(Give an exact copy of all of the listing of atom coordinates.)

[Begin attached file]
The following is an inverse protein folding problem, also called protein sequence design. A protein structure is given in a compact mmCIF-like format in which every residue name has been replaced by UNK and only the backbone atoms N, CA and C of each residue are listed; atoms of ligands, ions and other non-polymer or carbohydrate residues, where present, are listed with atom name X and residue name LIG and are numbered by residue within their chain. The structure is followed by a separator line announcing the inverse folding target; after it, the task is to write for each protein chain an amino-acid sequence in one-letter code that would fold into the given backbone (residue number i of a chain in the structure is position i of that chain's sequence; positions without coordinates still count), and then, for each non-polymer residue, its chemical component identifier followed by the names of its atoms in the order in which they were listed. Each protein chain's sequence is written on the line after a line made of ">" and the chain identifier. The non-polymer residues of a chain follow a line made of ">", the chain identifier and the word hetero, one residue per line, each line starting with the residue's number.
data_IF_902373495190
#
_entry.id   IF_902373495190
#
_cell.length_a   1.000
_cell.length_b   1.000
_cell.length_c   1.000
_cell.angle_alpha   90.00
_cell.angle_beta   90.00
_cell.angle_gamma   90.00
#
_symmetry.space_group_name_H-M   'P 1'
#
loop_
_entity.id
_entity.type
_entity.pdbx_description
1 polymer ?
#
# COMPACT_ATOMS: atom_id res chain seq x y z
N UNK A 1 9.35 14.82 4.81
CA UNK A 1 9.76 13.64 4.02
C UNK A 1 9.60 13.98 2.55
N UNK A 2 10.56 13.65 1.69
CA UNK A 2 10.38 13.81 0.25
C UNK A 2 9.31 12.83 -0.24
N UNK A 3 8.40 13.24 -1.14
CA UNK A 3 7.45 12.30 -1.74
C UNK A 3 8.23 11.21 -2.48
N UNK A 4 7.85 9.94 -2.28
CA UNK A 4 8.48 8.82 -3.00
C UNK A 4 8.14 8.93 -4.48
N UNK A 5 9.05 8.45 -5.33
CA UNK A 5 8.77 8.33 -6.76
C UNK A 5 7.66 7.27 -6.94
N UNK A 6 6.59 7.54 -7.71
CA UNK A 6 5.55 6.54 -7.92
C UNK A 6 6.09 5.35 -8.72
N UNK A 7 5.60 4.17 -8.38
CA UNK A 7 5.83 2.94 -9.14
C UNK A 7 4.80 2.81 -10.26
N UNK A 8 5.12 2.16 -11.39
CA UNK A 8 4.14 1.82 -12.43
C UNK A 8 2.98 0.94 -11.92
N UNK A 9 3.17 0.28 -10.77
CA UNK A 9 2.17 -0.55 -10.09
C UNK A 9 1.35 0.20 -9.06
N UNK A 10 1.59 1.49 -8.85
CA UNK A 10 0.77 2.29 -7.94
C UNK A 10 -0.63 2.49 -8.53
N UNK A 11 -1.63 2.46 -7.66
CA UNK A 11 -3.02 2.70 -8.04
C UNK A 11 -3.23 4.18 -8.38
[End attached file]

The following is an inverse protein folding problem, also called protein sequence design. A protein structure is given in a compact mmCIF-like format in which every residue name has been replaced by UNK and only the backbone atoms N, CA and C of each residue are listed; atoms of ligands, ions and other non-polymer or carbohydrate residues, where present, are listed with atom name X and residue name LIG and are numbered by residue within their chain. The structure is followed by a separator line announcing the inverse folding target; after it, the task is to write for each protein chain an amino-acid sequence in one-letter code that would fold into the given backbone (residue number i of a chain in the structure is position i of that chain's sequence; positions without coordinates still count), and then, for each non-polymer residue, its chemical component identifier followed by the names of its atoms in the order in which they were listed. Each protein chain's sequence is written on the line after a line made of ">" and the chain identifier. The non-polymer residues of a chain follow a line made of ">", the chain identifier and the word hetero, one residue per line, each line starting with the residue's number.
data_IF_902373495190
#
_entry.id   IF_902373495190
#
_cell.length_a   1.000
_cell.length_b   1.000
_cell.length_c   1.000
_cell.angle_alpha   90.00
_cell.angle_beta   90.00
_cell.angle_gamma   90.00
#
_symmetry.space_group_name_H-M   'P 1'
#
loop_
_entity.id
_entity.type
_entity.pdbx_description
1 polymer ?
#
# COMPACT_ATOMS: atom_id res chain seq x y z
N UNK A 1 9.35 14.82 4.81
CA UNK A 1 9.76 13.64 4.02
C UNK A 1 9.60 13.98 2.55
N UNK A 2 10.56 13.65 1.69
CA UNK A 2 10.38 13.81 0.25
C UNK A 2 9.31 12.83 -0.24
N UNK A 3 8.40 13.24 -1.14
CA UNK A 3 7.45 12.30 -1.74
C UNK A 3 8.23 11.21 -2.48
N UNK A 4 7.85 9.94 -2.28
CA UNK A 4 8.48 8.82 -3.00
C UNK A 4 8.14 8.93 -4.48
N UNK A 5 9.05 8.45 -5.33
CA UNK A 5 8.77 8.33 -6.76
C UNK A 5 7.66 7.27 -6.94
N UNK A 6 6.59 7.54 -7.71
CA UNK A 6 5.55 6.54 -7.92
C UNK A 6 6.09 5.35 -8.72
N UNK A 7 5.60 4.17 -8.38
CA UNK A 7 5.83 2.94 -9.14
C UNK A 7 4.80 2.81 -10.26
N UNK A 8 5.12 2.16 -11.39
CA UNK A 8 4.14 1.82 -12.43
C UNK A 8 2.98 0.94 -11.92
N UNK A 9 3.17 0.28 -10.77
CA UNK A 9 2.17 -0.55 -10.09
C UNK A 9 1.35 0.20 -9.06
N UNK A 10 1.59 1.49 -8.85
CA UNK A 10 0.77 2.29 -7.94
C UNK A 10 -0.63 2.49 -8.53
N UNK A 11 -1.63 2.46 -7.66
CA UNK A 11 -3.02 2.70 -8.04
C UNK A 11 -3.23 4.18 -8.38